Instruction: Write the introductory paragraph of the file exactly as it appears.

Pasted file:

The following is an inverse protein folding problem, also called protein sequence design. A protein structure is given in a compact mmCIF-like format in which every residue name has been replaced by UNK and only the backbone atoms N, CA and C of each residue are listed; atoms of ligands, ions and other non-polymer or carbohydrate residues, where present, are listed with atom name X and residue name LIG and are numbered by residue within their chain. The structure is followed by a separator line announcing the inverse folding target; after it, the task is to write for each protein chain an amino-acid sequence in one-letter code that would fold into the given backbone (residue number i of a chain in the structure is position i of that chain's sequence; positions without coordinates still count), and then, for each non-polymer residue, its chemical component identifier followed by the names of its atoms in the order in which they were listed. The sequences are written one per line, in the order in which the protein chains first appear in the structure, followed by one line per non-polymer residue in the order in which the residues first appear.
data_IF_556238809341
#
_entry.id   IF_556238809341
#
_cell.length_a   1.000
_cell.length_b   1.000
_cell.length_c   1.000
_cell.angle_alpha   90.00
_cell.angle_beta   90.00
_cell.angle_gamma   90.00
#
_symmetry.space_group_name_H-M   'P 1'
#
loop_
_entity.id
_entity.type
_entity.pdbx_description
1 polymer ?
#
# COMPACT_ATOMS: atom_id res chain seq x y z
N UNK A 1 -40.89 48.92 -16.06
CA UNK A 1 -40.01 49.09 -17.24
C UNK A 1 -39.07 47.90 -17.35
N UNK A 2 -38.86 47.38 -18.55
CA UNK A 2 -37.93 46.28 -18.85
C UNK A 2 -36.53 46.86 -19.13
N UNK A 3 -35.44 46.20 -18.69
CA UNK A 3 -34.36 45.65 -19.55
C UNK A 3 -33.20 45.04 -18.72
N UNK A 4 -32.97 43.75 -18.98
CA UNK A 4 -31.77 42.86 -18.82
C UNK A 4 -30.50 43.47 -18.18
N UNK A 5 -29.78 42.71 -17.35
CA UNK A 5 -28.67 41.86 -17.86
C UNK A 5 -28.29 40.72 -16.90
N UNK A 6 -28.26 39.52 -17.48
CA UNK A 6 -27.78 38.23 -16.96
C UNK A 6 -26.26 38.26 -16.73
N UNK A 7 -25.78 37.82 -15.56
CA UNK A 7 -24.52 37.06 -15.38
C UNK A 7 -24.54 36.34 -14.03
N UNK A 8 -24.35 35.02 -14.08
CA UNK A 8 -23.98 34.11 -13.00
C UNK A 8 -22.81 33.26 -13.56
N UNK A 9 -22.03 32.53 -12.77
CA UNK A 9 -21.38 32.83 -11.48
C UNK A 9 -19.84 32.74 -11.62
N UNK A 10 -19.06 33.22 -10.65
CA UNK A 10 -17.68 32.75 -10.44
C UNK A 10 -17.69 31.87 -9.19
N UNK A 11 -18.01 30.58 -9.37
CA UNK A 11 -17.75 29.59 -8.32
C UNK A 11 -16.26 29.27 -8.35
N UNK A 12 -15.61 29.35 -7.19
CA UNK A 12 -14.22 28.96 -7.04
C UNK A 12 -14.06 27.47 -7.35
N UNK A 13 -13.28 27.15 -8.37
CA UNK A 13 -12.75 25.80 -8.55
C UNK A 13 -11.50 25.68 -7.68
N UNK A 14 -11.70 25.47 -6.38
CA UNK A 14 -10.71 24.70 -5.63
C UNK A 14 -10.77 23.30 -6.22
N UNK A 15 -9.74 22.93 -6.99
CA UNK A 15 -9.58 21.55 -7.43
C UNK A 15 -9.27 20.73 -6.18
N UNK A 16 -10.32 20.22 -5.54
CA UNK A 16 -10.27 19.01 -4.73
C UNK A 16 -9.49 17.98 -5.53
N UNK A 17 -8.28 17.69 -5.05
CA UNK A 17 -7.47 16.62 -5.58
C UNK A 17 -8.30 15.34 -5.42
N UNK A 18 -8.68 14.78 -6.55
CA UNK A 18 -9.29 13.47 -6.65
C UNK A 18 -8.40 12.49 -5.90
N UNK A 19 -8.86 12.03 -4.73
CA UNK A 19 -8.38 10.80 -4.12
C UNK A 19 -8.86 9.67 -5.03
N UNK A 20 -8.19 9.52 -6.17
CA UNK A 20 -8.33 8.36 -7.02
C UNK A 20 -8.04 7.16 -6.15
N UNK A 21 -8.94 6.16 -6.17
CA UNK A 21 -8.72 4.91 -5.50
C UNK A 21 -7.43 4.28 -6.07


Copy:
The following is an inverse protein folding problem, also called protein sequence design. A protein structure is given in a compact mmCIF-like format in which every residue name has been replaced by UNK and only the backbone atoms N, CA and C of each residue are listed; atoms of ligands, ions and other non-polymer or carbohydrate residues, where present, are listed with atom name X and residue name LIG and are numbered by residue within their chain. The structure is followed by a separator line announcing the inverse folding target; after it, the task is to write for each protein chain an amino-acid sequence in one-letter code that would fold into the given backbone (residue number i of a chain in the structure is position i of that chain's sequence; positions without coordinates still count), and then, for each non-polymer residue, its chemical component identifier followed by the names of its atoms in the order in which they were listed. The sequences are written one per line, in the order in which the protein chains first appear in the structure, followed by one line per non-polymer residue in the order in which the residues first appear.